[08:58:25] LEMON: So, it's not very, you know, often you get the chance to speak to a Hollywood legend and "The View" co-host Whoopi Goldberg, but I did, sitting down with me for CNN THIS MORNING, and interview. She is weighing in on the midterms and how people feel about President Biden.


LEMON: So, Tuesday, you know, everyone said, well, Joe Biden, he's too old and people - he's -- his approval rating. What -- do you - what do you believe? Because it looks to me like he's winning.

WHOOPI GOLDBERG, CO-HOST, "THE VIEW": Well, I think the people, they may not like everything he's done, but they like a lot of what he's done. They like that he's trying to get it done. They see what he's trying to do. That's the beauty of all of this.


LEMON: Well, Whoopi has a lot more to say about politics. She has a lot more to say about civility and quitting and the reason -

HARLOW: Quitting - quitting -- not quitting "The View," quitting Twitter.

LEMON: Yes, quitting Twitter. Yes, quitting Twitter. Sorry. I need to get that in. She was like, what, quitting what?

HARLOW: Just trying to save you.

LEMON: The big -- Poppy Harlow saving me. Whoopi's going to go call me and say, what are you talking about.

COLLINS: Don's creating headlines.

LEMON: The reason she sat down and did the interview with me is because she has this movie that she has been trying to do for over a decade and it's "Till" it's about Emmett Till's -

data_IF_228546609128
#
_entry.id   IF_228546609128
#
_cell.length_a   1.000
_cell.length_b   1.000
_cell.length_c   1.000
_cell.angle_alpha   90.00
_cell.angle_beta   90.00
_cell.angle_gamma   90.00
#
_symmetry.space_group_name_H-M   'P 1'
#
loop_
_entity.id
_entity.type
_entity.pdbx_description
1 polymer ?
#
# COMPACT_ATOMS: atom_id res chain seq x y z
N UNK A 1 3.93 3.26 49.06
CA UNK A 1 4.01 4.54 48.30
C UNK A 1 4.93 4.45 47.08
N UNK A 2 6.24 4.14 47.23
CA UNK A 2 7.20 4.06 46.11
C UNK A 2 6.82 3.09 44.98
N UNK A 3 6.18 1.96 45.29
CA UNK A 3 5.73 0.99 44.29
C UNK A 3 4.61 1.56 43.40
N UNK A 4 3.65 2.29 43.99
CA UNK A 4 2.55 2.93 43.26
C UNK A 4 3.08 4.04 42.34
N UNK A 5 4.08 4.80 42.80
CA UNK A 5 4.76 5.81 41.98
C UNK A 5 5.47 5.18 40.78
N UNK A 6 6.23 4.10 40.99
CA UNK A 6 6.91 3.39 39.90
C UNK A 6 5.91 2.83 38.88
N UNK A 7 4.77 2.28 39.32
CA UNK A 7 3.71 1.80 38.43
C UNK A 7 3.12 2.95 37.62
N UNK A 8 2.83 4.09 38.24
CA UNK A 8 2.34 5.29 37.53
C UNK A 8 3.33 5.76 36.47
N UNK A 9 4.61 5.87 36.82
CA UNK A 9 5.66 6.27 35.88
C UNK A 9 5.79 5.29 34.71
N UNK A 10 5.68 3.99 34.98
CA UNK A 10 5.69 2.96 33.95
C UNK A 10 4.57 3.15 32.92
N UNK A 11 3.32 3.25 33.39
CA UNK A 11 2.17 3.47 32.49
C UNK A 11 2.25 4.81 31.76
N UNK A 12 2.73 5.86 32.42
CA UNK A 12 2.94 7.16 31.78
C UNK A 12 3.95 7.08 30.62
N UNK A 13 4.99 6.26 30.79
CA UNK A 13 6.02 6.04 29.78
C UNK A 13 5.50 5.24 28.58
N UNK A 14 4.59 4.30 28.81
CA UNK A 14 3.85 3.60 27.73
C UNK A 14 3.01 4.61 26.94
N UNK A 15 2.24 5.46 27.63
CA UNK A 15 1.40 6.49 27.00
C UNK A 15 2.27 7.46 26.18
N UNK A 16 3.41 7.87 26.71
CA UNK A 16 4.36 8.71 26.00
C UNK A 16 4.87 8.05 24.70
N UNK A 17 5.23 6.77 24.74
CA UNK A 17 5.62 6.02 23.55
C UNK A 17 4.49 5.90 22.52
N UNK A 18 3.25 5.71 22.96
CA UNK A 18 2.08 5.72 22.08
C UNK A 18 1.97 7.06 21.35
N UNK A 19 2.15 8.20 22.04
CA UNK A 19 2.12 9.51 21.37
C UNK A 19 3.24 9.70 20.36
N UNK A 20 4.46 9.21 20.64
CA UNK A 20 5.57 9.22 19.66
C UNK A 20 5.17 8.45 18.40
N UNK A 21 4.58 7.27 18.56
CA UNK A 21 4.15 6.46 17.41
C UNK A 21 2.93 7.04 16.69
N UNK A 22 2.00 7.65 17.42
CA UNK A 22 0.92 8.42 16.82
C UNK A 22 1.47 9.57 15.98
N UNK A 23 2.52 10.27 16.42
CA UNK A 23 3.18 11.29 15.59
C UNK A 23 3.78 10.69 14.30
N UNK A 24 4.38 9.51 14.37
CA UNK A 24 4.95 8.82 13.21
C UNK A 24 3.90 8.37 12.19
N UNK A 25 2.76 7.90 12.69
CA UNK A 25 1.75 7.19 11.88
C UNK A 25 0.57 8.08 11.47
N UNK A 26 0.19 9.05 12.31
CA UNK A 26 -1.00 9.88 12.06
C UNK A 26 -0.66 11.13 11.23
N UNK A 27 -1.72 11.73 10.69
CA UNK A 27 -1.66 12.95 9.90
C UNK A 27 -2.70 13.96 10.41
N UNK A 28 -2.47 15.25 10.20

HARLOW: Oh, yes.

LEMON: The death of Emmett Till and the -- his family's journey and really about his mother, Mamie, and her journey and how she became, you know, she started fighting for civil rights after her son was murdered in Money, Mississippi in 1955.

HARLOW: So we get to - yes.

COLLINS: And she played a big role in this movie and what did she say about the -

LEMON: She's not only executive produced the movie, she plays Emmett Till's grandmother in the movie as well. And so she talks about that and the issue surrounding race, discrimination.


But she talks about a whole lot more. You know, there's a reason she's on "The View" because she likes to give her view.

HARLOW: Tomorrow, right?

COLLINS: We get to watch it.

HARLOW: We get to see it tomorrow?

LEMON: Yes. So, we get to see it tomorrow. And she also talked about us coming in to co-host "The View," all three of us. It's like -

COLLINS: Interesting idea.

LEMON: Hey, listen, we're a little punch drunk from, you know, the election and working those long hours overnight, but we're back and tomorrow we'll have more sleep and we'll be even better then.

HARLOW: We'll be here for you.

LEMON: We're great today. We'll be greater tomorrow.

Thanks for watching.

What happens now.

HARLOW: "NEWSROOM" starts now.

LEMON: It's Poppy's old shift.